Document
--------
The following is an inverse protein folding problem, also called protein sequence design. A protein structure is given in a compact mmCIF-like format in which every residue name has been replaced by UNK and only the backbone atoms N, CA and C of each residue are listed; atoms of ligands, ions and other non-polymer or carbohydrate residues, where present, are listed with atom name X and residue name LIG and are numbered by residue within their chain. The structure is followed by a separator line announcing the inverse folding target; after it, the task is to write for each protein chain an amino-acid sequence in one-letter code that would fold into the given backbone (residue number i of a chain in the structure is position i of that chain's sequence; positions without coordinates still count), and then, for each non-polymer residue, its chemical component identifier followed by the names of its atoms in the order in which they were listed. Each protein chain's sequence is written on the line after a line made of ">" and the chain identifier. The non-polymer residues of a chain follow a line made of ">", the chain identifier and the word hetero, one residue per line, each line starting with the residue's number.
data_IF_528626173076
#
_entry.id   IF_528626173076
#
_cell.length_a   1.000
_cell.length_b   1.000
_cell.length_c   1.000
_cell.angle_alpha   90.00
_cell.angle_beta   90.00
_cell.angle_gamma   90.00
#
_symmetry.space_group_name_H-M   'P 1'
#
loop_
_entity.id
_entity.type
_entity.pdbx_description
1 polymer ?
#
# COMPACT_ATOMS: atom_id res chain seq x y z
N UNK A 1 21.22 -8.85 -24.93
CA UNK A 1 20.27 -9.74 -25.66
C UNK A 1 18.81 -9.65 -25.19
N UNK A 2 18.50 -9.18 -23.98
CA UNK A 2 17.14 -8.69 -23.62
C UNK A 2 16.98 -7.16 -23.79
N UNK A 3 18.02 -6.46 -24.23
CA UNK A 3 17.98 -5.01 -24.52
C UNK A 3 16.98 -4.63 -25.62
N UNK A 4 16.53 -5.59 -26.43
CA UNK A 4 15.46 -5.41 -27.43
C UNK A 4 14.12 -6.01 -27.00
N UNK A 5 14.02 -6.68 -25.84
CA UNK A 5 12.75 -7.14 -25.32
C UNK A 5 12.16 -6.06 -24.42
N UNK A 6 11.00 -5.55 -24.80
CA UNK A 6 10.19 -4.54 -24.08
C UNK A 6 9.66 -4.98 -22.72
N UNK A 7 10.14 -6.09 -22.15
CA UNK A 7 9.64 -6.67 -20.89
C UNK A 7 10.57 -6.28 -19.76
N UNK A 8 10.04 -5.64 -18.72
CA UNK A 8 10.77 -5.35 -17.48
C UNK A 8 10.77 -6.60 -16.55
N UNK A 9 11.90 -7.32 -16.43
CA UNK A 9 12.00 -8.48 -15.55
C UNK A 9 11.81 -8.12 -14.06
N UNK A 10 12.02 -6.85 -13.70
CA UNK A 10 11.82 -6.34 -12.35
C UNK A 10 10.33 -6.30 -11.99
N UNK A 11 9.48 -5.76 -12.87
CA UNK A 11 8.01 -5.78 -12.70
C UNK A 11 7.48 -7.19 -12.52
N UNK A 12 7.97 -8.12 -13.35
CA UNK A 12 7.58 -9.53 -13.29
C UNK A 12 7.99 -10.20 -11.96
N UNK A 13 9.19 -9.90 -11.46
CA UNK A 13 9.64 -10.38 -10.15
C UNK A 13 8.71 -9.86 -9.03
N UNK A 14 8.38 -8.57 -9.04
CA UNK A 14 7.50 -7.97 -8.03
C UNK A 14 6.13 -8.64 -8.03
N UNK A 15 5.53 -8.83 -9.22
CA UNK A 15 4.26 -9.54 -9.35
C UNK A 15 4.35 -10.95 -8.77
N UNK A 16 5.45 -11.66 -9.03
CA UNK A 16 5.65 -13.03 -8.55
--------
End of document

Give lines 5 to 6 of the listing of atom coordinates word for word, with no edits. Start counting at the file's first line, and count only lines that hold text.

#
_cell.length_a   1.000